No big changes here: the Audi A5 is still an elegant two-door capable of smooth driving and impressive frugality
Here’s Audi’s A5 Coupe, which receives the expected mid-life facelift. As facelifts go it’s very standard, there’s cosmetic and tech updates but the essential character of the two-door remains very much the same as the pre-facelift 190hp 2.0 we tested in 2017.
That’s in contrast to the also-facelifted A4 sedan, which looks and feels quite different now. With the A5, Audi didn’t mess with what it already got right. There are new lights, reshaped grille and lower section, the three ‘original Quattro coupe’ vents just between the grille and bonnet. In fact the easiest way to spot the new car is the rear, which replaces the round tailpipes with trapezoidal ones. But the car remains a coupe with elegant proportions and just the right amount of detail – full-width bonnet, flowing shoulder lines, a pert tail.
Inside and under the bonnet reveal more significant changes. Like the A4, the A5 ditches the Audi MMI rotary controller for a larger 10.1-inch screen that’s totally touch-driven, which comes with pros and cons we’ve already mentioned many times elsewhere. One of the pros is Apple CarPlay and Android Auto connectivity, so you plug your smartphone in and rest it in the little nook where MMI used to reside, fittingly.
Otherwise it remains the same minimalist, easy-to-use cabin as before, and with a surprising amount of practicality: Space to stash your things, a seatbelt server, room for four adults (plus rear air vents, even), a 450-litre trunk with seats you can fold down when standing at the boot.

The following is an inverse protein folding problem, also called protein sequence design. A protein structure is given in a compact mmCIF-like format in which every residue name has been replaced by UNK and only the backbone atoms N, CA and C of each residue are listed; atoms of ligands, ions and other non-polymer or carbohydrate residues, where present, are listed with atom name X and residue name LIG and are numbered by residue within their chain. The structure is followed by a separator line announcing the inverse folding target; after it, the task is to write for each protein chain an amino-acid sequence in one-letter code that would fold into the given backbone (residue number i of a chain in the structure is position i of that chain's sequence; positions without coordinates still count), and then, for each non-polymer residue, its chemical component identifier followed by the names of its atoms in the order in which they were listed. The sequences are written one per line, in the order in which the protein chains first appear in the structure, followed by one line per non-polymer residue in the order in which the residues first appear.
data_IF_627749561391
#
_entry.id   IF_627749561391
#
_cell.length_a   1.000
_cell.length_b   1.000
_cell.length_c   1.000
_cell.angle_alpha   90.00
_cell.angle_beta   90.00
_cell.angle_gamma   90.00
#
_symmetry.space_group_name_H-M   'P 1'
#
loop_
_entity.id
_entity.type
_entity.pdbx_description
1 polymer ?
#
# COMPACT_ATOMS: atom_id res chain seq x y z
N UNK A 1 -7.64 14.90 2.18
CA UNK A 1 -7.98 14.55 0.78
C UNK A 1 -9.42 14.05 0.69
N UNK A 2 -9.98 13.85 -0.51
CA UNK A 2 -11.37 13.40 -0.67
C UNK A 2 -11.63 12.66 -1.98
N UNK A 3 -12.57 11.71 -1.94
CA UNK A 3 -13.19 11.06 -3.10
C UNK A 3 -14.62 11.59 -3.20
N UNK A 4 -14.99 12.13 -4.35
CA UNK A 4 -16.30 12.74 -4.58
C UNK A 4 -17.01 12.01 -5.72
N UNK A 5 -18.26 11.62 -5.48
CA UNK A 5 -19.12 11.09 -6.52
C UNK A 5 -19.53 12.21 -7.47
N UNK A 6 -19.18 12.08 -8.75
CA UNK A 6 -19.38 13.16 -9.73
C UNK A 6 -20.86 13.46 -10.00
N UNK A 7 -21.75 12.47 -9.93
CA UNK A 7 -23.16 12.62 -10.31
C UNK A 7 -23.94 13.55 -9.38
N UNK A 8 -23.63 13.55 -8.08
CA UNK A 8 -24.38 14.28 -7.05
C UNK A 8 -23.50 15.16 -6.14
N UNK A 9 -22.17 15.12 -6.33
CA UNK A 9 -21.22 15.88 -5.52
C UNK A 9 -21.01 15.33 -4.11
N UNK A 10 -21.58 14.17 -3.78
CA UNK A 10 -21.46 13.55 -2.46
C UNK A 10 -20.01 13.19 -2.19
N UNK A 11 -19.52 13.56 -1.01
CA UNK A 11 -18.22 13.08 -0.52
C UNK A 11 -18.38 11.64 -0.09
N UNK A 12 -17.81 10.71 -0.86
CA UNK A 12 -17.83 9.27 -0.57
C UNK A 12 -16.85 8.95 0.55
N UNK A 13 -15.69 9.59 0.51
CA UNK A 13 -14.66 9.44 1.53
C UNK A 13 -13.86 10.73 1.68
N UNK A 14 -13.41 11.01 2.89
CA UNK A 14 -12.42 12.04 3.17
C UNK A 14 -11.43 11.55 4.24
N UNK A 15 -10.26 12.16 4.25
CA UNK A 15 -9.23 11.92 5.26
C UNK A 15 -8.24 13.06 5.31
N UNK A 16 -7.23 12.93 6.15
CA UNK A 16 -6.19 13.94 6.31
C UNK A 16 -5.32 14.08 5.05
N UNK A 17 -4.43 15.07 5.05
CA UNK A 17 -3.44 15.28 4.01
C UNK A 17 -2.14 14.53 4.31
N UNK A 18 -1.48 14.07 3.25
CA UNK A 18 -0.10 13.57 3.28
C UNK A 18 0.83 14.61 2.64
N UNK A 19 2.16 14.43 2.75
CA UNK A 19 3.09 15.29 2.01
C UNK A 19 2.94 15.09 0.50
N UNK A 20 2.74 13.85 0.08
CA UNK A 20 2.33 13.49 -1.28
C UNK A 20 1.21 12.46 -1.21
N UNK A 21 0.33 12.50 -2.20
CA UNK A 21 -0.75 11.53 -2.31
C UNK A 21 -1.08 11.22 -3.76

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More changes come under the bonnet, not that you can see them. Like the A4 and the rest of the ‘non-S’ A5 family, the A5 2.0 now have a 12V mild hybrid system. As mild hybrid systems go, this is the mildest of the mild, more like lemon and herb. Like other mild hybrid systems, the electric motor can’t move the car on its own, in fact it’s purely for clawing back energy rather than allowing for more forward oomph.
From behind the wheel, you really don’t feel much of a difference at all – the start-stop engagement isn’t seamless, nor is it particularly bothersome. We’ve no doubt the new car can match the 7.5L/100km we scored on the previous drive of the 190hp pre-facelift model. Our drive showed closer to 8.0L/100km, but that was probably because we shutoff the start-stop due to the absolutely sweltering afternoon weather Singapore’s been having.
More importantly, the A5 drives like a civilised two-door should. Ironically mainstream body types like sedans and SUVs could learn a lot from the A5, as it’s almost entirely smooth going, being a refined car with an excellent suspension setup. Included in the price is the standard option, though there’s the options of a sport suspension (S$1,452) and sport suspension with adaptive dampers (S$4,401).
150hp presages the fact that it is more stately than sporty, but that doesn’t mean it’s not up to the challenge of a fast run of corner carving, up to a point, and the engine’s 270Nm of grunt allows for relatively sprightly acceleration below highway speeds.
With only three percent of cars sold here being coupes, it’s safe to say a coupe buyer is very sure they want a two-door. But the A5 Coupe is only sold here as the 150hp 2.0 or the 450hp RS 5 – if you like the styling but want more power A5 Sportback has the full range – 2.0 with 150hp or 190hp, 2.0 quattro with 249hp, the S5 with a 340hp 3.0, and the RS 5 Sportback with 450hp.
But as coupes go, the A5 is almost entirely free of sin, and sits in the same position as before: It’s more comfy and capable than the Mercedes-Benz C-Class coupe (though that’s due for an all-new generation soon), less capable at dynamic driving (but more comfy) than the new BMW 420i.
|Engine||1,984cc inline 4, turbocharged|
|Power||150hp at 5200-6400rpm|
|Torque||270Nm at 1300-3850rpm|
|VES Band||B / Neutral|
|Price||S$214,200 with COE|
|Verdict||Mild updates keep the A5 at the status quo – a refined, coupe with good handling and balance|